My 11-year-old ran toward me when she saw I’d hurt my finger. Leading me by the elbow, Olivia sat me down to examine the wound. She gently disinfected the cut, applied a bandage and offered a kiss. I was moved by her tenderness. She’d been at high risk for an attachment disorder. An adopted child, she had been with three other families in her first three years of life. In those early days, I wondered if we’d ever have a bond like the one I shared with my biological sons. We’d come a long way.
Attachment between a parent and child is crucial—it leads to positive emotional development and a sense of security. It also profoundly influences the relationships a child has with others. In fact, poor attachment changes the brain, leading to learning and behavioural difficulties and making healthy relationships seem impossible. Because attachment suffers when needs aren’t met, many adoptive parents worry about whether they can make up for a child’s early experiences. Some therapists believe every adopted child’s attachment is affected; after all, the woman who carried the child is not the main caregiver. Even if a child was adopted as an infant and shows no signs of an attachment disorder, they say feelings of loss, grief and shame can surface years later.When will I start feeling like my adopted sons’ mother?
Attachment issues can show up in countless ways. Babies may be uninterested in affection, never make a sound or cry for hours; older kids may be exceedingly charming and manipulative. When we adopted four siblings from the foster care system, we dealt with everything from hoarding food and extreme anger to separation anxiety and charming strangers in case they needed a new family. (At age four, Olivia asked every adult she met if they were her new parent.) It’s worrisome when babies make no sound, avoid touch or don’t follow caretakers with their eyes. Lying, showing little empathy and having an inability to play may indicate an attachment disorder in older kids.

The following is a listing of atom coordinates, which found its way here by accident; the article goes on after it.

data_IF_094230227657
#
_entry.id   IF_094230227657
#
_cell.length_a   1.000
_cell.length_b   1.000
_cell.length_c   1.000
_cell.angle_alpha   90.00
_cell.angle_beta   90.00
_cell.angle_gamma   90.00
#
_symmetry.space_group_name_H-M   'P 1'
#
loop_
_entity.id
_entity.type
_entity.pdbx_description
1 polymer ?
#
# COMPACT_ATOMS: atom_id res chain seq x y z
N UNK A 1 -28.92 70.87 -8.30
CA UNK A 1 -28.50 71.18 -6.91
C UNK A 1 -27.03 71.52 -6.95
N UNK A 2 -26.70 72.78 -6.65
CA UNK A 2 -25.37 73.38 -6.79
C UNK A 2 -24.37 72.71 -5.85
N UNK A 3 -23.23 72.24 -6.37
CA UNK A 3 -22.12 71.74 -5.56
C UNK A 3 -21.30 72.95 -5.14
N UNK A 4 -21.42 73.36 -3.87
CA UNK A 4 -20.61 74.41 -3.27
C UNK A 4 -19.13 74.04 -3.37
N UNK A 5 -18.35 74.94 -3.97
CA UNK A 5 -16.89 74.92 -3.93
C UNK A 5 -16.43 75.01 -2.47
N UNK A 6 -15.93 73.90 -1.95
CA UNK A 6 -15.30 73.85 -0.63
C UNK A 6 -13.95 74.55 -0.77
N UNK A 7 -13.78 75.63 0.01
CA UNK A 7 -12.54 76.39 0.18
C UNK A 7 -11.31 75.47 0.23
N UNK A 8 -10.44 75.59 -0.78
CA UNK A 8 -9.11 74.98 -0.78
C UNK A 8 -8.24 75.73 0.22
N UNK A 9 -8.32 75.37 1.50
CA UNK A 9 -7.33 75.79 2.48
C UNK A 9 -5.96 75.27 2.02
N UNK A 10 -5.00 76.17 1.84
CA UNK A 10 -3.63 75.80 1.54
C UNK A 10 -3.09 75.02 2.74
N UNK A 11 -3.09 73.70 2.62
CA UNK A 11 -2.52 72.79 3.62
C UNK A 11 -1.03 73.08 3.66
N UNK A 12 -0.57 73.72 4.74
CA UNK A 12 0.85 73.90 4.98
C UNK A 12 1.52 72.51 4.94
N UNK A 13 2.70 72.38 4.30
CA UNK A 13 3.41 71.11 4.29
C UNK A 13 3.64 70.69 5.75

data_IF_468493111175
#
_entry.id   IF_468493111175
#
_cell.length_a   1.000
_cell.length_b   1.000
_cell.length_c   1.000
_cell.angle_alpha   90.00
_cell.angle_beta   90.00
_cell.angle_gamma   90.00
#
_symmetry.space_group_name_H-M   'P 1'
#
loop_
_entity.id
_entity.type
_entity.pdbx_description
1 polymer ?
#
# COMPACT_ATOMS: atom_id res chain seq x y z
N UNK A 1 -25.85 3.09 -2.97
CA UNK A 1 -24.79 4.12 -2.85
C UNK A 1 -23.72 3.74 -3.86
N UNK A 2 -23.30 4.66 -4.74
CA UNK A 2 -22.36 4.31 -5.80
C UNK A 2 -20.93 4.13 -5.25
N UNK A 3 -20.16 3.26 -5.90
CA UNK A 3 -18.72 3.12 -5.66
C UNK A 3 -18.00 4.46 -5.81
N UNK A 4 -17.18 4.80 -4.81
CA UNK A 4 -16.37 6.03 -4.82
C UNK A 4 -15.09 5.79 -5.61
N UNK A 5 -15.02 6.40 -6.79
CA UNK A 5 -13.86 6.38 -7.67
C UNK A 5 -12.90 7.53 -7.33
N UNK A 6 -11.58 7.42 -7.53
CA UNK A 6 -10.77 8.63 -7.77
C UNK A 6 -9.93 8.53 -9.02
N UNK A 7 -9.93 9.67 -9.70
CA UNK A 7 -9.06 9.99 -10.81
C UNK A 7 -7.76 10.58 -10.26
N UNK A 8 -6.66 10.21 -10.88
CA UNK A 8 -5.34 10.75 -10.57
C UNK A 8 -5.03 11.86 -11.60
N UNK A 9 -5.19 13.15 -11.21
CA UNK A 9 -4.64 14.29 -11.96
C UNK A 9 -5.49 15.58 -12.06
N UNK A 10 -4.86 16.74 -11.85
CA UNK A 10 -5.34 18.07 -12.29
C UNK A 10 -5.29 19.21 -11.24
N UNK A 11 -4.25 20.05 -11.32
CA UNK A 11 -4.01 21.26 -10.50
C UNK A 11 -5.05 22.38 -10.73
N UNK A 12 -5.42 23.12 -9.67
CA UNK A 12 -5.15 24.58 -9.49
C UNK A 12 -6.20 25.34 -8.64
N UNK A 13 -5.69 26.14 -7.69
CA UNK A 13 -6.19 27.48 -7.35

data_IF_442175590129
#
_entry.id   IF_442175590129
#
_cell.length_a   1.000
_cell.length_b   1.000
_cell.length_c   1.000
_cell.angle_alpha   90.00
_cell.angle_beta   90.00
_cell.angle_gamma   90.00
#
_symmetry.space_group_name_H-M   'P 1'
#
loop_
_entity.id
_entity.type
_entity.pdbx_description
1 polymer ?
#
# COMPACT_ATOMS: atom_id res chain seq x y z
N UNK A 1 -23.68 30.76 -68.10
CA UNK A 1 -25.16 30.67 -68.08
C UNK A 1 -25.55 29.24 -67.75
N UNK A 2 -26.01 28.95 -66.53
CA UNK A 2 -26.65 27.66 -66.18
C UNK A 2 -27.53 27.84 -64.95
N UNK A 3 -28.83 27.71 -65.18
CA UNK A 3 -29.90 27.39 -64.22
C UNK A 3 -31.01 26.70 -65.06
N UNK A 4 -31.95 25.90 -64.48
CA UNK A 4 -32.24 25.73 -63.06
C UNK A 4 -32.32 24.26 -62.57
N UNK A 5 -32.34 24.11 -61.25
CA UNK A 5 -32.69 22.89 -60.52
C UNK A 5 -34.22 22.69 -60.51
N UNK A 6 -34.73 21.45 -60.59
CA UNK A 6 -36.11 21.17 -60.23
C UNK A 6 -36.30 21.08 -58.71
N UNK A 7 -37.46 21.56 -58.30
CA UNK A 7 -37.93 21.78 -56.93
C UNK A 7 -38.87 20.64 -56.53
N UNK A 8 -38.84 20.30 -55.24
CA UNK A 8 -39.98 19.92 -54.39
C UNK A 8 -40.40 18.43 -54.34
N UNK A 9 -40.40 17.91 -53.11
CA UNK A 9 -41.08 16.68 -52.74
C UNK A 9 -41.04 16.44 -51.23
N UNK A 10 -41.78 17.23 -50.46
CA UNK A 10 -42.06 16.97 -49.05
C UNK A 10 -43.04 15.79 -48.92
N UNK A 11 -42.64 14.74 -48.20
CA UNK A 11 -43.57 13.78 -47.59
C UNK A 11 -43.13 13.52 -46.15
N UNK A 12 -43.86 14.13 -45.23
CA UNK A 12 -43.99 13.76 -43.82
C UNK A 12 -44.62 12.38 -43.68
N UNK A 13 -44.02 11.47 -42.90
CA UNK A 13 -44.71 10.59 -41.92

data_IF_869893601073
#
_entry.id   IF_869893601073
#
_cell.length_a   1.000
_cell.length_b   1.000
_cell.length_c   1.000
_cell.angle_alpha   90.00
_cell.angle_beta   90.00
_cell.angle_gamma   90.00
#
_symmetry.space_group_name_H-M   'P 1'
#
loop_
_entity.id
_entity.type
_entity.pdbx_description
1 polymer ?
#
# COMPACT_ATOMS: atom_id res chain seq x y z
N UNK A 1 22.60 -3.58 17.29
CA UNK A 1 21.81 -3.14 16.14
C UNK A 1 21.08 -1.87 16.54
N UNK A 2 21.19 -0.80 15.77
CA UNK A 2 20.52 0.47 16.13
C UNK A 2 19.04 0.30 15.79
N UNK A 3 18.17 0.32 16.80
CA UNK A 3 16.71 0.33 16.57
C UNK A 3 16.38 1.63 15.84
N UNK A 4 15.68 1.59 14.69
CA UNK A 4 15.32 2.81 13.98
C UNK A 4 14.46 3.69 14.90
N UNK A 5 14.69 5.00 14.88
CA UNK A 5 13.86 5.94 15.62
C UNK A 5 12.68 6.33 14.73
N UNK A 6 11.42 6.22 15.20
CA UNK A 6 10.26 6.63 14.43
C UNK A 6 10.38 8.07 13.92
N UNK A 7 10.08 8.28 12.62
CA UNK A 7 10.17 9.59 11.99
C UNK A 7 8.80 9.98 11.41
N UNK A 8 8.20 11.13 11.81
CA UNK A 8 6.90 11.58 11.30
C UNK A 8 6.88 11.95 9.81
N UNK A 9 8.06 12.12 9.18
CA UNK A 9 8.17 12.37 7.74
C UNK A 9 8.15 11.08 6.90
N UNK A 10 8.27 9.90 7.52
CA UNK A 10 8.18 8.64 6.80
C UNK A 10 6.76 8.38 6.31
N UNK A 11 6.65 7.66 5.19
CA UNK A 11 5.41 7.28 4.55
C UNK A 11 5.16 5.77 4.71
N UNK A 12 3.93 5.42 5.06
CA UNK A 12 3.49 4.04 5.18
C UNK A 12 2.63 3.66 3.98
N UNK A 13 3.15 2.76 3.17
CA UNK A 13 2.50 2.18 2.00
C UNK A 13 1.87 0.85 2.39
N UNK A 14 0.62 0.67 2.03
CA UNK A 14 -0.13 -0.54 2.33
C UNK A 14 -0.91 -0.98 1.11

To strengthen emotional bonds, parents need to be predictable, sensitive and deliberate in their nurturing—this helps kids understand their needs will always be met. Another approach is to give kids what they’ve missed—literally. I’d often joke around, carrying my kids like babies, but as they laughed they’d also mewl, regressing into infants in order to receive something they’d longed for. Sometimes we’d turn a blanket into a hammock, and holding the ends, we’d swing each child while singing to them. Our nine-year-old son loved to be cradled, while our seven-year-old daughter liked to be swaddled in a towel after a bath. We followed their lead. Slowly brushing their hair or applying lotion, running to them if I heard them crying, scooping a last bite of food into their mouths when we were rushed—all of it strengthened our bond.
For our family, attachment was a lengthy process, but even if small signs of disrupted attachment still surface during times of stress, watching my daughter lovingly bandage my finger reminds me that despite all odds, Olivia did learn to love and connect.